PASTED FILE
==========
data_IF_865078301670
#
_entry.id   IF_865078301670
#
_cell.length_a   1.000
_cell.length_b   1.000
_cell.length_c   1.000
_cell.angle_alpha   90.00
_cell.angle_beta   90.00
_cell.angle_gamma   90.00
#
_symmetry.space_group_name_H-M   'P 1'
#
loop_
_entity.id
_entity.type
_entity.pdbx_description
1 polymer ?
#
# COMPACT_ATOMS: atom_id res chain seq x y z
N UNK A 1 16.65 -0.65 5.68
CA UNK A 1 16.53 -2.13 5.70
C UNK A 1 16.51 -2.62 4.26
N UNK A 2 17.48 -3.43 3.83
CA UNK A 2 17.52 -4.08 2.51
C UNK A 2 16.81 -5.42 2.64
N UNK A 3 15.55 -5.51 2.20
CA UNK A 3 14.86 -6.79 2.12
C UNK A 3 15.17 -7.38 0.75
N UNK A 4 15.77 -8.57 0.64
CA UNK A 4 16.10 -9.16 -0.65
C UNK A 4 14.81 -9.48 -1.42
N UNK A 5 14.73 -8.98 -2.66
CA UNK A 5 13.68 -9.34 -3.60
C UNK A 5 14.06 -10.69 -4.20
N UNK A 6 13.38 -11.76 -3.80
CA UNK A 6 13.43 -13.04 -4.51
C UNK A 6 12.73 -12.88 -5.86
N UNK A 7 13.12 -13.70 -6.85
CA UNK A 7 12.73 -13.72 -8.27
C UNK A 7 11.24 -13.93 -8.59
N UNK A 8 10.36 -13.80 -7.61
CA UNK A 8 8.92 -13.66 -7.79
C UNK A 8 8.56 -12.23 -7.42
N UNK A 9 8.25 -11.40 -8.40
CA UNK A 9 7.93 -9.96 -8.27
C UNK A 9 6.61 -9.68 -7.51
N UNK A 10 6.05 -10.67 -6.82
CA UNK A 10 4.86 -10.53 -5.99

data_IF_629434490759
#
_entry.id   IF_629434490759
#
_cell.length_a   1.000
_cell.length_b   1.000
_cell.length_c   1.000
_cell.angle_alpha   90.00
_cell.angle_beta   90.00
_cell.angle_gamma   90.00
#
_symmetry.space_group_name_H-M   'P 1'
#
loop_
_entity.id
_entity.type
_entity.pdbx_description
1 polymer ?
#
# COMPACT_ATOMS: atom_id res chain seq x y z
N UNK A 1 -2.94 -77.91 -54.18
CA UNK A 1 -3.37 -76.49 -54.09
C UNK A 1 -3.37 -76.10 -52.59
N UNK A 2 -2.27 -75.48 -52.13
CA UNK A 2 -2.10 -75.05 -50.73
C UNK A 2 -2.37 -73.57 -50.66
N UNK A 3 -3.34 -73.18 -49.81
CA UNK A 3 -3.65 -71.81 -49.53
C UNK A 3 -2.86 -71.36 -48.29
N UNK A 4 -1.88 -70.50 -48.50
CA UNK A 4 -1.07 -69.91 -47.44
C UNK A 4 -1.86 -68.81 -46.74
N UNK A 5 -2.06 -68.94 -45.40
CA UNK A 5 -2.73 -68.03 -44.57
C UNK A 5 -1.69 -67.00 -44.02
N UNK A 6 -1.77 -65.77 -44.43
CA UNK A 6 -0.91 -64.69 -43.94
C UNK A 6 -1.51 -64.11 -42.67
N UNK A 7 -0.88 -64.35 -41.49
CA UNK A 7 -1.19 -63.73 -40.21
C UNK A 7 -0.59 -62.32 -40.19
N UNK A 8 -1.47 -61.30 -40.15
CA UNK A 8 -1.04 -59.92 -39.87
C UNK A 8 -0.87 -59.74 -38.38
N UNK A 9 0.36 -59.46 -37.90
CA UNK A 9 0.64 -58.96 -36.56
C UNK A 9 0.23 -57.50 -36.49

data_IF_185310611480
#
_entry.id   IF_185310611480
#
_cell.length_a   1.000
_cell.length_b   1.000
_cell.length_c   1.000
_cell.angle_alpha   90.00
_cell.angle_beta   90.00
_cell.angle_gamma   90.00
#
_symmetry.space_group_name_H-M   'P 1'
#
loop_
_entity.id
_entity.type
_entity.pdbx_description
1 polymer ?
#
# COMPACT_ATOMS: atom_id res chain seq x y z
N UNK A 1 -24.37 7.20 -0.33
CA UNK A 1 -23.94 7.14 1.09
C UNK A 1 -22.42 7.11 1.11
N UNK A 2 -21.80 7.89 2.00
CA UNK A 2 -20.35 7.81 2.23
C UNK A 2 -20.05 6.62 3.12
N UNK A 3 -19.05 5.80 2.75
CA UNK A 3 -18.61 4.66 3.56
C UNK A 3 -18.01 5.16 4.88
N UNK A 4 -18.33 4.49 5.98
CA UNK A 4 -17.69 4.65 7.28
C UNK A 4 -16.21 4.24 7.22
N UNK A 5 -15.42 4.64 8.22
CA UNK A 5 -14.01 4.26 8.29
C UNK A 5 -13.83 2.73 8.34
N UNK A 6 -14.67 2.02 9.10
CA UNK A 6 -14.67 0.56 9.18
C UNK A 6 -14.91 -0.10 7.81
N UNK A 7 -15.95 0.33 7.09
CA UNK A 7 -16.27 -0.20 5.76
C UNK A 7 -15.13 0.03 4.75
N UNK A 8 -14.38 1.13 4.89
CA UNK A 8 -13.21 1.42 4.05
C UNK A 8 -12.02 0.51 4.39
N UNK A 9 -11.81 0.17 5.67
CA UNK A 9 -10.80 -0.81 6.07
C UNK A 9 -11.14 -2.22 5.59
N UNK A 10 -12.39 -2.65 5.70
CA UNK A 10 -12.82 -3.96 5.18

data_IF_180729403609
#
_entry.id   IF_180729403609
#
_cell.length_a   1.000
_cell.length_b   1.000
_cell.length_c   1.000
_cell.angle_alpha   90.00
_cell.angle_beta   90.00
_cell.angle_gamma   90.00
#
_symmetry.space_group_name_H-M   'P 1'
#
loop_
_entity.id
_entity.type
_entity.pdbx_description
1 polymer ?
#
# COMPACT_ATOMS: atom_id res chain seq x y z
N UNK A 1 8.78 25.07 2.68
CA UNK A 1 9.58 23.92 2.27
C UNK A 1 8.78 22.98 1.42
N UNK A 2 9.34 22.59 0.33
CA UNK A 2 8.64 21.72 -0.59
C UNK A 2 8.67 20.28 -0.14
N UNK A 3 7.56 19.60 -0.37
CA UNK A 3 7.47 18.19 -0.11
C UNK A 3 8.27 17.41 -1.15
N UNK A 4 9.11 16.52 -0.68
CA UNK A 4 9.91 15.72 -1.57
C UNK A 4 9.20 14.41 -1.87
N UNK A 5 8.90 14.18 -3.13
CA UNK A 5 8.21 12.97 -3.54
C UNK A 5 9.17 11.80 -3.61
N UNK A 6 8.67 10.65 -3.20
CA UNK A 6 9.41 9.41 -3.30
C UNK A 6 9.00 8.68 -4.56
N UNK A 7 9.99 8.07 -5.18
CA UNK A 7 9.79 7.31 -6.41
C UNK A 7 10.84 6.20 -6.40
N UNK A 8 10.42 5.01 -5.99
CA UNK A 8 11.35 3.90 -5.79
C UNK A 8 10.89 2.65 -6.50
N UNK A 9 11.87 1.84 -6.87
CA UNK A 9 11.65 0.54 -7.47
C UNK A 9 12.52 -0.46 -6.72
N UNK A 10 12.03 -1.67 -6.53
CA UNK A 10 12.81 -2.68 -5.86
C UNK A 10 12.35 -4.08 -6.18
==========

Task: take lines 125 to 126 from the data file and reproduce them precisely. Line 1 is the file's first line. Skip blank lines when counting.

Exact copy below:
C UNK A 3 -18.01 5.16 4.88
N UNK A 4 -18.33 4.49 5.98